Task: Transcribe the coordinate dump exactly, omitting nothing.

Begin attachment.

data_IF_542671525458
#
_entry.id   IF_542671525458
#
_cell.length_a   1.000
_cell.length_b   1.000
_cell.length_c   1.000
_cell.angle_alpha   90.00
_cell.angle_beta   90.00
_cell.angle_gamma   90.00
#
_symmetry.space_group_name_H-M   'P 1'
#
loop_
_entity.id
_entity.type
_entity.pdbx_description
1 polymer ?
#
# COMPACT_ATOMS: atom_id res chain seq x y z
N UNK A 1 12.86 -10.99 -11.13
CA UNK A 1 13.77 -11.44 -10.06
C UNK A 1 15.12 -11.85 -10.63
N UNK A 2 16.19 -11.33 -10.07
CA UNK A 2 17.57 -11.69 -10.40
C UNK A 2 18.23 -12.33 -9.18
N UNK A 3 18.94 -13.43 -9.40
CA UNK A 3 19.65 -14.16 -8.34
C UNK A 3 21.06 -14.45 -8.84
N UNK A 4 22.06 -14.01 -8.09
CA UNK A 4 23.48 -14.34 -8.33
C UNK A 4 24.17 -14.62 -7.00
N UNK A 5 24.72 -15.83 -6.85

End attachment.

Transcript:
data_IF_542671525458
#
_entry.id   IF_542671525458
#
_cell.length_a   1.000
_cell.length_b   1.000
_cell.length_c   1.000
_cell.angle_alpha   90.00
_cell.angle_beta   90.00
_cell.angle_gamma   90.00
#
_symmetry.space_group_name_H-M   'P 1'
#
loop_
_entity.id
_entity.type
_entity.pdbx_description
1 polymer ?
#
# COMPACT_ATOMS: atom_id res chain seq x y z
N UNK A 1 12.86 -10.99 -11.13
CA UNK A 1 13.77 -11.44 -10.06
C UNK A 1 15.12 -11.85 -10.63
N UNK A 2 16.19 -11.33 -10.07
CA UNK A 2 17.57 -11.69 -10.40
C UNK A 2 18.23 -12.33 -9.18
N UNK A 3 18.94 -13.43 -9.40
CA UNK A 3 19.65 -14.16 -8.34
C UNK A 3 21.06 -14.45 -8.84
N UNK A 4 22.06 -14.01 -8.09
CA UNK A 4 23.48 -14.34 -8.33
C UNK A 4 24.17 -14.62 -7.00
N UNK A 5 24.72 -15.83 -6.85